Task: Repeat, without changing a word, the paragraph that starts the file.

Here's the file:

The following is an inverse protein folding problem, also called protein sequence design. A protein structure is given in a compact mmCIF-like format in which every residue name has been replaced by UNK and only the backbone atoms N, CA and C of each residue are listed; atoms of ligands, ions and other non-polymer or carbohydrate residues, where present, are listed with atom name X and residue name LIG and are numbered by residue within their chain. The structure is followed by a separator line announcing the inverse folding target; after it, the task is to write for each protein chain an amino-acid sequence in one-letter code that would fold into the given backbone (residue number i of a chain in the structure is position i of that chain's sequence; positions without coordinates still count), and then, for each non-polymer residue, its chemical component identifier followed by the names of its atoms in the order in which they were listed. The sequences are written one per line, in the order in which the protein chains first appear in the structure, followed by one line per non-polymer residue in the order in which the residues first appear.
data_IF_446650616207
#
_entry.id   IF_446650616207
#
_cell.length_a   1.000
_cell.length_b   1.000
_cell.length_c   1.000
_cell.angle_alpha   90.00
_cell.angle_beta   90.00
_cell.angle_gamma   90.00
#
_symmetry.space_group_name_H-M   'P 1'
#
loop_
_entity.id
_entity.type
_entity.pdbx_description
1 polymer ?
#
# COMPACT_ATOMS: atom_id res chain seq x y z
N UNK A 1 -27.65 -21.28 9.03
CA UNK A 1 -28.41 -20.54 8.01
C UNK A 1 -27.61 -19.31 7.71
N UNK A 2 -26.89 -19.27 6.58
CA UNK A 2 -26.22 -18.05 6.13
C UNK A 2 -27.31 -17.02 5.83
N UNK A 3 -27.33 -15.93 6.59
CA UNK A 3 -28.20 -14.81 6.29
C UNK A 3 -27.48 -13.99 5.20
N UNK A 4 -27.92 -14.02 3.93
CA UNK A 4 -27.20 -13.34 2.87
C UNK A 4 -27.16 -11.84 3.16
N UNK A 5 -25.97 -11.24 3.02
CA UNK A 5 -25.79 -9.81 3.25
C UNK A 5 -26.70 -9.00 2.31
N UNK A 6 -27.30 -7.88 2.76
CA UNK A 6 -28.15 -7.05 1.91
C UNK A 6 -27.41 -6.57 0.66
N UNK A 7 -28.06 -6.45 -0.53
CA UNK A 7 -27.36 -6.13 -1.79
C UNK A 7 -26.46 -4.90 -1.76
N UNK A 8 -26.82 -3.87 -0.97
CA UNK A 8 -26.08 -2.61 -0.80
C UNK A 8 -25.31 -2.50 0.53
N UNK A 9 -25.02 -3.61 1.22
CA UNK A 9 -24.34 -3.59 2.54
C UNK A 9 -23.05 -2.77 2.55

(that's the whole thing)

The following is an inverse protein folding problem, also called protein sequence design. A protein structure is given in a compact mmCIF-like format in which every residue name has been replaced by UNK and only the backbone atoms N, CA and C of each residue are listed; atoms of ligands, ions and other non-polymer or carbohydrate residues, where present, are listed with atom name X and residue name LIG and are numbered by residue within their chain. The structure is followed by a separator line announcing the inverse folding target; after it, the task is to write for each protein chain an amino-acid sequence in one-letter code that would fold into the given backbone (residue number i of a chain in the structure is position i of that chain's sequence; positions without coordinates still count), and then, for each non-polymer residue, its chemical component identifier followed by the names of its atoms in the order in which they were listed. The sequences are written one per line, in the order in which the protein chains first appear in the structure, followed by one line per non-polymer residue in the order in which the residues first appear.